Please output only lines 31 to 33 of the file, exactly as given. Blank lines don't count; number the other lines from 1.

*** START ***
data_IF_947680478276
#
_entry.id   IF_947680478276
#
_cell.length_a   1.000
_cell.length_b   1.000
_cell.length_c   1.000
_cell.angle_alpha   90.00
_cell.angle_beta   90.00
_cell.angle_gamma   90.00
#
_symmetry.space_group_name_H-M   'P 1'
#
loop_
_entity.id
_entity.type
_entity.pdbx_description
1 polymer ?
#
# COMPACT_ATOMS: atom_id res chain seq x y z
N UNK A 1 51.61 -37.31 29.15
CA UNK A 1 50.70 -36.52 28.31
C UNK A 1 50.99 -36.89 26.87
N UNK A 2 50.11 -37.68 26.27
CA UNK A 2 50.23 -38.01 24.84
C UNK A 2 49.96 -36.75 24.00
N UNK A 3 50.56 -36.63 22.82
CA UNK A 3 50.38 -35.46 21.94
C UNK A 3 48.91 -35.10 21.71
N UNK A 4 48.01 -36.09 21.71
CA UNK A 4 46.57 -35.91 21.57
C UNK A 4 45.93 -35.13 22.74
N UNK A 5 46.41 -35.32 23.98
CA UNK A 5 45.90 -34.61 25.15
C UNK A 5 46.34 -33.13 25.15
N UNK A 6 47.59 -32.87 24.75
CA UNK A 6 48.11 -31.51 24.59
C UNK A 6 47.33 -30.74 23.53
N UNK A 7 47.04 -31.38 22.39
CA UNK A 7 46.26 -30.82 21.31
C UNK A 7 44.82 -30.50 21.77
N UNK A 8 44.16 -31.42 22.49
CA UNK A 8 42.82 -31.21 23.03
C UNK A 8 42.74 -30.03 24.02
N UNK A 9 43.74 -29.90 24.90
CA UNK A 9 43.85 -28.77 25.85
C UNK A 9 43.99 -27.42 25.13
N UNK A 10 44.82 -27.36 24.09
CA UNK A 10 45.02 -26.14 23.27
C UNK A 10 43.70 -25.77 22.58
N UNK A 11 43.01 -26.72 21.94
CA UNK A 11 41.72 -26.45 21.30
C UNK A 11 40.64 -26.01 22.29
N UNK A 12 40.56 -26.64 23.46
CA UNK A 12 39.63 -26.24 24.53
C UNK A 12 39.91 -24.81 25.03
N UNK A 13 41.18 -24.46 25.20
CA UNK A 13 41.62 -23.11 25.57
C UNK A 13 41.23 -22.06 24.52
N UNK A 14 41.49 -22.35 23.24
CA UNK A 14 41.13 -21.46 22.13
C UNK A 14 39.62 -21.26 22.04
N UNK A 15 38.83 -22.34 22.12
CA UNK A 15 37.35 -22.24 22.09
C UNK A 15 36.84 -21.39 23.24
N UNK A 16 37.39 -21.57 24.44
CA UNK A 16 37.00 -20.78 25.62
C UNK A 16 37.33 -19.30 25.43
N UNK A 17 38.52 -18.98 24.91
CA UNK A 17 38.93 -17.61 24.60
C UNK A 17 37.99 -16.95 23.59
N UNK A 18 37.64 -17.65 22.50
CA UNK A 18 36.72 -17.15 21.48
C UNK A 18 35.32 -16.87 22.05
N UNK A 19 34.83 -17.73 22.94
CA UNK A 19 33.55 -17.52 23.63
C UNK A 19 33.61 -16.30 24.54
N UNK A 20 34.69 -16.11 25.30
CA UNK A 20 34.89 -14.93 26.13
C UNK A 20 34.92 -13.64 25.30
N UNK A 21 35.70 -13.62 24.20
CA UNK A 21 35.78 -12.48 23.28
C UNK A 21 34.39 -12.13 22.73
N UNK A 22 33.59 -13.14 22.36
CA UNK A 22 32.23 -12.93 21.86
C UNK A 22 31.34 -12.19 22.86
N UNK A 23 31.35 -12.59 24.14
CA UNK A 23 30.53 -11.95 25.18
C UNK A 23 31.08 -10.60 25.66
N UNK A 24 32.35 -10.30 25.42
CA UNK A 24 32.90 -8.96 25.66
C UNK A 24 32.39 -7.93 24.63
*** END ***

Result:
CA UNK A 4 46.57 -35.91 21.57
C UNK A 4 45.93 -35.13 22.74
N UNK A 5 46.41 -35.32 23.98